In Getting Things Done, David Allen teaches a five-stage method for managing workflow. No matter what the setting, there are five discrete stages that we go through as we deal with our work.
So the management of of the ‘horizontal’ aspect of our lives constitutes the following process:
1. We collect things that command our attention.
It’s important to know what needs to be collected and how to collect it most effectively so you can process it appropriately. In order for your mind to let go of the lower-level task of trying to hang on to everything, you have to know that you have truly captured everything that might represent something you have to do, and that at some point in the near future you will process and review all of it.
The Collection tools:
- Physical in-basket
- Paper-based note-taking devices
- Electronic note-taking devices
- Voice-recording devices
2. We process what they mean and what to do about them
What do you need to ask yourself (and answer) about each e-mail, voice-mail, memo or self-generated idea that comes your way?
This is the component of action management that forms the basis for your personal organization. You can’t organize what’s incoming–you can only collect it and process it. Instead, you organize the actions you’ll need to take based on the decisions you’ve made about what needs to be done.
The whole deal–both the processing and organization phases–is captured in the center ‘trunk’ of the decision-tree model.
Once you’ve decided on the next action, you have three options:
1. Do it.
2. Delegate it
3. Defer it.
3. We organize the results
For nonactionable items, the possible categories are trash, incubation tools, and reference storage.
To manage actionable things, you will need a list of projects, storage or files for project plans and materials, a calendar, a list of reminders of next actions, and a list of reminders of things you’re waiting for.
4. We review the results as options
You need to be able to review the whole picture of your life and work at appropriate intervals and appropriate levels. For most people the magic of workflow management is realized in the consistent use of the review phase.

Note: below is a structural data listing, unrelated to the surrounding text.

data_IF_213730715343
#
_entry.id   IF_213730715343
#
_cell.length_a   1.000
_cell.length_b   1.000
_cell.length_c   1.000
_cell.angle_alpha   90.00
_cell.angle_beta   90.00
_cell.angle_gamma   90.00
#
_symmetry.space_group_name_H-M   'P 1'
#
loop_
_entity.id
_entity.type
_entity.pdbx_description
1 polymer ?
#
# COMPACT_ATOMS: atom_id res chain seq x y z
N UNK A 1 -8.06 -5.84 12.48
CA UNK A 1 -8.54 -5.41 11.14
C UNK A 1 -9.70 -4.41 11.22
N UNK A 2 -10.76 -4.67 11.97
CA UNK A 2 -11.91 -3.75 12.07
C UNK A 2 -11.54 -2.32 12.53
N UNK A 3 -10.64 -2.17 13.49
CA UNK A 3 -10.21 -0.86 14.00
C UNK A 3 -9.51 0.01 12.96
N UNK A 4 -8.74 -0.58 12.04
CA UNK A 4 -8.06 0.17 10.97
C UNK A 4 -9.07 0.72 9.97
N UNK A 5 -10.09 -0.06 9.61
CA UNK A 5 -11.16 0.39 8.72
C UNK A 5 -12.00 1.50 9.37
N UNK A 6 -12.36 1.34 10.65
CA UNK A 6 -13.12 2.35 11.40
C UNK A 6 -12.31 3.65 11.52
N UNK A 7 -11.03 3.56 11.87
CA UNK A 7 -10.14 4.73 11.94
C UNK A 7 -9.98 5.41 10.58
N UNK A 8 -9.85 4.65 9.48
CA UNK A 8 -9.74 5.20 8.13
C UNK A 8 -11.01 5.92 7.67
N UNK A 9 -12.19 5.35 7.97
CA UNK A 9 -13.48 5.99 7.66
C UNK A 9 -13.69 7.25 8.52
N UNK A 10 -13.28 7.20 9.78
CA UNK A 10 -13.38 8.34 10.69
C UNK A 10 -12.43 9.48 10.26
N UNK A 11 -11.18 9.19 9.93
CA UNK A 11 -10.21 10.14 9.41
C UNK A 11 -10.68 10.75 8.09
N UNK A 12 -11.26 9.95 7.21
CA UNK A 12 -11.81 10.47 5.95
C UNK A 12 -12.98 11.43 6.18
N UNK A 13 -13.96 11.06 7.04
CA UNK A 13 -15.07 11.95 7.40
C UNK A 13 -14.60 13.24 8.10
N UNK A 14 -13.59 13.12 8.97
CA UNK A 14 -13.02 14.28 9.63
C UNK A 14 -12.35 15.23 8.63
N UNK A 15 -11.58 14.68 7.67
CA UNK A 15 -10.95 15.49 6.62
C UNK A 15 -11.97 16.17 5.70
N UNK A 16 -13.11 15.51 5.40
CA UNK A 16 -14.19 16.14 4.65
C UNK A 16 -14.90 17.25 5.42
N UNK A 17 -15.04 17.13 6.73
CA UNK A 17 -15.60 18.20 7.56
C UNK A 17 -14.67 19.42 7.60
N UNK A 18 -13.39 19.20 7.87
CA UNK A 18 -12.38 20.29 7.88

Everything that might potentially require action must be reviewed on a frequent enough basis to keep your mind from taking back the job of remembering and reminding. In order to trust the rapid and intuitive judgment calls that you make about actions from moment to moment, you must consistently retrench at some more elevated level. In my experience that translates into a behavior critical for success: the Weekly Review.
5. We choose to do
The basic purpose of this workflow-management process is to facilitate good choices about what you’re doing at any point in time.
He has developed three models that will be helpful for you to incorporate in your decision-making about what to do:
1. The four-criteria model for choosing actions in the moment: Context, Time available, Energy available, Priority.
2.The threefold model for evaluating daily work: Doing predefined work, Doing work as it shows up, Defining your work.
3. The six-level model for reviewing your own work: Life, Three-to-five-year vision, One-to-two-year goals, Areas of responsability, Current projects, Current actions.
Having success with ‘Getting Things Done‘ has a lot to do with doing a phase at a time
I have discovered that one of the major reasons many people haven’t had a lot of success with ‘getting organized’ is simply that they have tried to do all five phases at one time. Most, when they sit down to ‘make a list’ are trying to collect the ‘most important things’ in some order that reflects priorities and sequences, without setting out many (or any) real actions to take.